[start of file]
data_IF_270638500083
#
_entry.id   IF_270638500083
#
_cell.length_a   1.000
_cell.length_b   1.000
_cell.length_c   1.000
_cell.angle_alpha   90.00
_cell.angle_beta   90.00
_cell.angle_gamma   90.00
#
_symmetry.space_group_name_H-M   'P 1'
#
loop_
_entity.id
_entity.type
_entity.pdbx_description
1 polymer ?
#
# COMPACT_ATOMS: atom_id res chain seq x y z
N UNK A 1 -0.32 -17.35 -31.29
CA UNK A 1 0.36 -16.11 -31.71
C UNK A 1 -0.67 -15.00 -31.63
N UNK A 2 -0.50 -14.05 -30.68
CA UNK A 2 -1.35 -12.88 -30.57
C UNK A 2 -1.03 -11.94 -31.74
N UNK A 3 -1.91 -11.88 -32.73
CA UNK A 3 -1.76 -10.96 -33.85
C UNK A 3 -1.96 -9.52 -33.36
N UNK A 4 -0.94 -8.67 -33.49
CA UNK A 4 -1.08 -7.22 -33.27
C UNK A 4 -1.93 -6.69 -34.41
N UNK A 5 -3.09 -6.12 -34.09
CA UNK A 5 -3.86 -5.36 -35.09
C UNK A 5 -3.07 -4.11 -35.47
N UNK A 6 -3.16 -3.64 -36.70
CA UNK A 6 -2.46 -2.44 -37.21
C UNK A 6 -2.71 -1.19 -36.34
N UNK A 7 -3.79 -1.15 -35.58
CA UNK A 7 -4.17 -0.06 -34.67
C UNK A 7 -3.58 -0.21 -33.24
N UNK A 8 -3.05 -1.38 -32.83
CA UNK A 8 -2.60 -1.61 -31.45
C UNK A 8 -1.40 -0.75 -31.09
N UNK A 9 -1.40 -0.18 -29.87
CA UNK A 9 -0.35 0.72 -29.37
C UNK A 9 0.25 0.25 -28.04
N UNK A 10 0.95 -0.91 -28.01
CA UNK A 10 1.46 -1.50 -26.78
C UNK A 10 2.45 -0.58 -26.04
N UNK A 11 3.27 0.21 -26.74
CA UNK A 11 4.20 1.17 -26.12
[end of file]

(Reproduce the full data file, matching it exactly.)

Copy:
data_IF_270638500083
#
_entry.id   IF_270638500083
#
_cell.length_a   1.000
_cell.length_b   1.000
_cell.length_c   1.000
_cell.angle_alpha   90.00
_cell.angle_beta   90.00
_cell.angle_gamma   90.00
#
_symmetry.space_group_name_H-M   'P 1'
#
loop_
_entity.id
_entity.type
_entity.pdbx_description
1 polymer ?
#
# COMPACT_ATOMS: atom_id res chain seq x y z
N UNK A 1 -0.32 -17.35 -31.29
CA UNK A 1 0.36 -16.11 -31.71
C UNK A 1 -0.67 -15.00 -31.63
N UNK A 2 -0.50 -14.05 -30.68
CA UNK A 2 -1.35 -12.88 -30.57
C UNK A 2 -1.03 -11.94 -31.74
N UNK A 3 -1.91 -11.88 -32.73
CA UNK A 3 -1.76 -10.96 -33.85
C UNK A 3 -1.96 -9.52 -33.36
N UNK A 4 -0.94 -8.67 -33.49
CA UNK A 4 -1.08 -7.22 -33.27
C UNK A 4 -1.93 -6.69 -34.41
N UNK A 5 -3.09 -6.12 -34.09
CA UNK A 5 -3.86 -5.36 -35.09
C UNK A 5 -3.07 -4.11 -35.47
N UNK A 6 -3.16 -3.64 -36.70
CA UNK A 6 -2.46 -2.44 -37.21
C UNK A 6 -2.71 -1.19 -36.34
N UNK A 7 -3.79 -1.15 -35.58
CA UNK A 7 -4.17 -0.06 -34.67
C UNK A 7 -3.58 -0.21 -33.24
N UNK A 8 -3.05 -1.38 -32.83
CA UNK A 8 -2.60 -1.61 -31.45
C UNK A 8 -1.40 -0.75 -31.09
N UNK A 9 -1.40 -0.18 -29.87
CA UNK A 9 -0.35 0.72 -29.37
C UNK A 9 0.25 0.25 -28.04
N UNK A 10 0.95 -0.91 -28.01
CA UNK A 10 1.46 -1.50 -26.78
C UNK A 10 2.45 -0.58 -26.04
N UNK A 11 3.27 0.21 -26.74
CA UNK A 11 4.20 1.17 -26.12